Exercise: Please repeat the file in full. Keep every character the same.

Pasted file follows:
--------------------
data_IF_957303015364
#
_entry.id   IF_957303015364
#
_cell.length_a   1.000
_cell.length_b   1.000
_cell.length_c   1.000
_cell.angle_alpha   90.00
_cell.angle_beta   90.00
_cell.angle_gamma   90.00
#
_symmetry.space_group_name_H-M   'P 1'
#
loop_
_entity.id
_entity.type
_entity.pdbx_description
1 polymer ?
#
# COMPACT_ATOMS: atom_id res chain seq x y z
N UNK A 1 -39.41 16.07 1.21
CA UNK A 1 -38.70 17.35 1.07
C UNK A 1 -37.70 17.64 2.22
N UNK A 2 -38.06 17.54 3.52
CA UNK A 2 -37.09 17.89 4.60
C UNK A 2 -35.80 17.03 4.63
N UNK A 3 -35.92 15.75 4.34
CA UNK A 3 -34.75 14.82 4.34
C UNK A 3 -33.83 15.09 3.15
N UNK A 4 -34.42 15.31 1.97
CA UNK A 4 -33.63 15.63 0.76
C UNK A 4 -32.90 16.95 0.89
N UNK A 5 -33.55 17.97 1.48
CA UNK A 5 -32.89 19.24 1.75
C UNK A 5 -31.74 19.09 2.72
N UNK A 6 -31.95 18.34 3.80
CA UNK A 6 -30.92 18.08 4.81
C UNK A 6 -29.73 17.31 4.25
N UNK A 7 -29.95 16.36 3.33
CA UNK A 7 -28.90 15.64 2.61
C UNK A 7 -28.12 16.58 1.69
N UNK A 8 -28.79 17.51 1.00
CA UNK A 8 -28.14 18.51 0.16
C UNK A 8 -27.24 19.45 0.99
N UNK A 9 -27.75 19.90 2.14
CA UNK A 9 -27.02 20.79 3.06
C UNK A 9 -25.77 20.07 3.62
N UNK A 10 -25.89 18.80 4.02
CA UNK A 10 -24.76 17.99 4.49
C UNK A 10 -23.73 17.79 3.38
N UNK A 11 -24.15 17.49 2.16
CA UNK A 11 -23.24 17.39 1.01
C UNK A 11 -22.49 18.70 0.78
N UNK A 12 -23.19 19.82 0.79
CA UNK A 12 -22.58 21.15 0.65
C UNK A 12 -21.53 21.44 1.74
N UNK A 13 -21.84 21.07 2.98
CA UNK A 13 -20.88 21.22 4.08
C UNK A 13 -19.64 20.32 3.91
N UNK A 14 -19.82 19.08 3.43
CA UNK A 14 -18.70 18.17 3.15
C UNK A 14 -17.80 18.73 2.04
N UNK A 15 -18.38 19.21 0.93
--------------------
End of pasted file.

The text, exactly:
data_IF_957303015364
#
_entry.id   IF_957303015364
#
_cell.length_a   1.000
_cell.length_b   1.000
_cell.length_c   1.000
_cell.angle_alpha   90.00
_cell.angle_beta   90.00
_cell.angle_gamma   90.00
#
_symmetry.space_group_name_H-M   'P 1'
#
loop_
_entity.id
_entity.type
_entity.pdbx_description
1 polymer ?
#
# COMPACT_ATOMS: atom_id res chain seq x y z
N UNK A 1 -39.41 16.07 1.21
CA UNK A 1 -38.70 17.35 1.07
C UNK A 1 -37.70 17.64 2.22
N UNK A 2 -38.06 17.54 3.52
CA UNK A 2 -37.09 17.89 4.60
C UNK A 2 -35.80 17.03 4.63
N UNK A 3 -35.92 15.75 4.34
CA UNK A 3 -34.75 14.82 4.34
C UNK A 3 -33.83 15.09 3.15
N UNK A 4 -34.42 15.31 1.97
CA UNK A 4 -33.63 15.63 0.76
C UNK A 4 -32.90 16.95 0.89
N UNK A 5 -33.55 17.97 1.48
CA UNK A 5 -32.89 19.24 1.75
C UNK A 5 -31.74 19.09 2.72
N UNK A 6 -31.95 18.34 3.80
CA UNK A 6 -30.92 18.08 4.81
C UNK A 6 -29.73 17.31 4.25
N UNK A 7 -29.95 16.36 3.33
CA UNK A 7 -28.90 15.64 2.61
C UNK A 7 -28.12 16.58 1.69
N UNK A 8 -28.79 17.51 1.00
CA UNK A 8 -28.14 18.51 0.16
C UNK A 8 -27.24 19.45 0.99
N UNK A 9 -27.75 19.90 2.14
CA UNK A 9 -27.02 20.79 3.06
C UNK A 9 -25.77 20.07 3.62
N UNK A 10 -25.89 18.80 4.02
CA UNK A 10 -24.76 17.99 4.49
C UNK A 10 -23.73 17.79 3.38
N UNK A 11 -24.15 17.49 2.16
CA UNK A 11 -23.24 17.39 1.01
C UNK A 11 -22.49 18.70 0.78
N UNK A 12 -23.19 19.82 0.79
CA UNK A 12 -22.58 21.15 0.65
C UNK A 12 -21.53 21.44 1.74
N UNK A 13 -21.84 21.07 2.98
CA UNK A 13 -20.88 21.22 4.08
C UNK A 13 -19.64 20.32 3.91
N UNK A 14 -19.82 19.08 3.43
CA UNK A 14 -18.70 18.17 3.15
C UNK A 14 -17.80 18.73 2.04
N UNK A 15 -18.38 19.21 0.93